Your business card is most often the first impression someone has of you and your company. And because a first impression is often a lasting one, it needs to communicate both a clear and distinct purpose and be memorable. If you have a clear idea of what the card needs to accomplish, it will focus the design process and keep the card from becoming wordy, overworked and confusing.
Your Business Card as Introduction and Teaser
Before the Internet, businesses often packed as much information on their cards as possible, listing everything they did or every service they performed, their history, background or anything else they thought might convince the card’s recipient that they were the one for them.
But today we live in an age where the Internet is as close as your watch or phone. If someone wants to know more about you or your business, all they have to do is to ask Siri to Google you. And wouldn’t you rather have your website describe all your wonderful products and services rather than someone trying to read the back of a business card in 9pt type?
Today’s business cards are an introduction and a tease to what may be!
So, keep it simple and to the point:
- Who & What: the name of your company (preferably in an appropriately designed logo) and if it’s not described in the name, a brief description of what you do
- Where & How: you’re location (Internet and office address (if applicable) and means of contact: phone, cell, text, email, Skype, etc.
Less Is More
Remember, with today’s design esthetic, less is more, so, keep it simple; the most successful and memorable contemporary business cards trend toward clean, open, visually sophisticated designs, with only enough text to communicate the essentials.
Your Business Card & Your Brand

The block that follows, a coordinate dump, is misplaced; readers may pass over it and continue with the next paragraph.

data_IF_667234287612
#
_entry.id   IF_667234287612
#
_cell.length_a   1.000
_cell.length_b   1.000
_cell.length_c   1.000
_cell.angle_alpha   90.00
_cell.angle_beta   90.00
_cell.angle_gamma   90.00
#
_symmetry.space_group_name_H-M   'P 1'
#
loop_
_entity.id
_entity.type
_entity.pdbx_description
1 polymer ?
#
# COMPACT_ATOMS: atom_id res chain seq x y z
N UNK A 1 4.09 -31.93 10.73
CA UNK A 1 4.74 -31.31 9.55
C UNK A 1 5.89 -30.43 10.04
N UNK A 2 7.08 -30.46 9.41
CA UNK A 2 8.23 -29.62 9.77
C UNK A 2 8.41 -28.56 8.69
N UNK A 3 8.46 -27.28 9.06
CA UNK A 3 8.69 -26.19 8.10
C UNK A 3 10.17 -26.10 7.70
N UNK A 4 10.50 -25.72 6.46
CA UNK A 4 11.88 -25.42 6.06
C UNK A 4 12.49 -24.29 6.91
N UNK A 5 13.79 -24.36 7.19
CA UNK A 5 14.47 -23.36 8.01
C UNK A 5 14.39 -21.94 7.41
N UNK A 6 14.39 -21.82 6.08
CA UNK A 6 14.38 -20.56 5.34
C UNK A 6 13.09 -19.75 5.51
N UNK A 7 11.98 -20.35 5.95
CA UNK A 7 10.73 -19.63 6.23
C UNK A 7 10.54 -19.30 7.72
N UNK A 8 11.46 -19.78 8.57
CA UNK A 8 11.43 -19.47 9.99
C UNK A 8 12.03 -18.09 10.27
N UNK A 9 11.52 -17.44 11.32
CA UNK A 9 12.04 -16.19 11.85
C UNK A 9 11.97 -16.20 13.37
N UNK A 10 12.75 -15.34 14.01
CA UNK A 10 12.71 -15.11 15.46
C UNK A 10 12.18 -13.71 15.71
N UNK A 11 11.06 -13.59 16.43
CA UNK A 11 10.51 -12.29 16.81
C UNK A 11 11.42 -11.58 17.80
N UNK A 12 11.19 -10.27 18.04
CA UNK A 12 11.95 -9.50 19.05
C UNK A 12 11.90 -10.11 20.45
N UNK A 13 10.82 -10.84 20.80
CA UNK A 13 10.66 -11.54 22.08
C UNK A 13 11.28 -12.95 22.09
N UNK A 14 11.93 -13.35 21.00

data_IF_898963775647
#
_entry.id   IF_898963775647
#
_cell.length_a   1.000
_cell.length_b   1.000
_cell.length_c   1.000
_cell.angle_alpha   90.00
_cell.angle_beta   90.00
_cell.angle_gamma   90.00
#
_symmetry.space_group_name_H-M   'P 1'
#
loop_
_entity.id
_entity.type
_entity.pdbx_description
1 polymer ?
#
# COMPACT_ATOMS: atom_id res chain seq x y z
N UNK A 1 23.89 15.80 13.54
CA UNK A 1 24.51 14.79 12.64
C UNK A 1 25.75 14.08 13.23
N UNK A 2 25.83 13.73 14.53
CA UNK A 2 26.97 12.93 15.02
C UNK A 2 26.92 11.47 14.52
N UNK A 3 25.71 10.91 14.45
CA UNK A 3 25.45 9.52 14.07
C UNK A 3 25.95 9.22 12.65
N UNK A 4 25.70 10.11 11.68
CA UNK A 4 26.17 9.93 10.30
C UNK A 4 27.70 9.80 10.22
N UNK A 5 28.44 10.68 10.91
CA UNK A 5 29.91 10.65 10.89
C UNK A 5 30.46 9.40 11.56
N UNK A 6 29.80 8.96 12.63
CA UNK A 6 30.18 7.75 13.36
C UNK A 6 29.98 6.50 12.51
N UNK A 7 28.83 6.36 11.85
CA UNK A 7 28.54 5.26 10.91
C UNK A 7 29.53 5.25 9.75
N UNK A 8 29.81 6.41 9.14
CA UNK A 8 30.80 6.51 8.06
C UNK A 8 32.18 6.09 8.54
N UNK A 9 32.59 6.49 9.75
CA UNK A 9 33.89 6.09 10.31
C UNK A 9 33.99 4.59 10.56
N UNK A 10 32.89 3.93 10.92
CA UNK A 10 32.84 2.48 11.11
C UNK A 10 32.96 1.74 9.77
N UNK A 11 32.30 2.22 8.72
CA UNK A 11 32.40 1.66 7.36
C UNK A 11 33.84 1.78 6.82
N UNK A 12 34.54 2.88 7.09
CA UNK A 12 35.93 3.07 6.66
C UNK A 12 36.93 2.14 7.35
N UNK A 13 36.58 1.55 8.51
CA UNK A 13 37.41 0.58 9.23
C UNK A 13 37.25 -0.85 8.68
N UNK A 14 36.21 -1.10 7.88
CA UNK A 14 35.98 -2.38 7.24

A business card that is inconsistent for whatever reason, including tradition, the desire to make a statement or differentiate between departments or employees, confuses and undercuts that company’s brand and calls attention to it’s inconsistency.
Be Creative but Standard in Size
While you want to your business card to stand out and be remembered, especially at networking events, what you also want to encourage is having the card’s recipient hold on to it. And while an unusually shaped card will stand out, if it doesn’t fit into a standard 3”x2.5” business card holder, it could very well get tossed.
An unusually shaped card may also cost considerably more to print. Therefore, you need to way both the expense and the card’s usability in deciding whether to break the 3”x2.5” mold.
Use Both Sides
A 3.5”x2” card doesn’t give you a lot of room to convey both brand and message, therefore both sides of the business card can serve as your canvas for very little additional cost. The back of the card is the perfect place to include a description of your services or products as well as a photograph.
Use of Photography
Adding a photograph to your business card requires no additional expense, other than the cost of the photograph, but it can be a very valuable addition. The personalization of a business card will not only help people remember who it is that gave them the card, it also humanizes the company or service the card describes.
We, as humans, are hotwired to recognize faces and instantly evaluate what that face conveys, a/k/a first impressions. If you have a good picture of yourself (preferably smiling because we respond favorably to smiles – check out any TV commercial) then your picture – particularly if you provide a personal service – will indeed be worth those thousand words and should be added to your card.
Before the card goes to the printer make sure everything is spelled correctly and all the information is correct. It’s a good idea to have two or three people review the copy and the final design, because the last thing you want is to receive a box filled with 1000 business cards and discover the last two digits of the phone number have been reversed.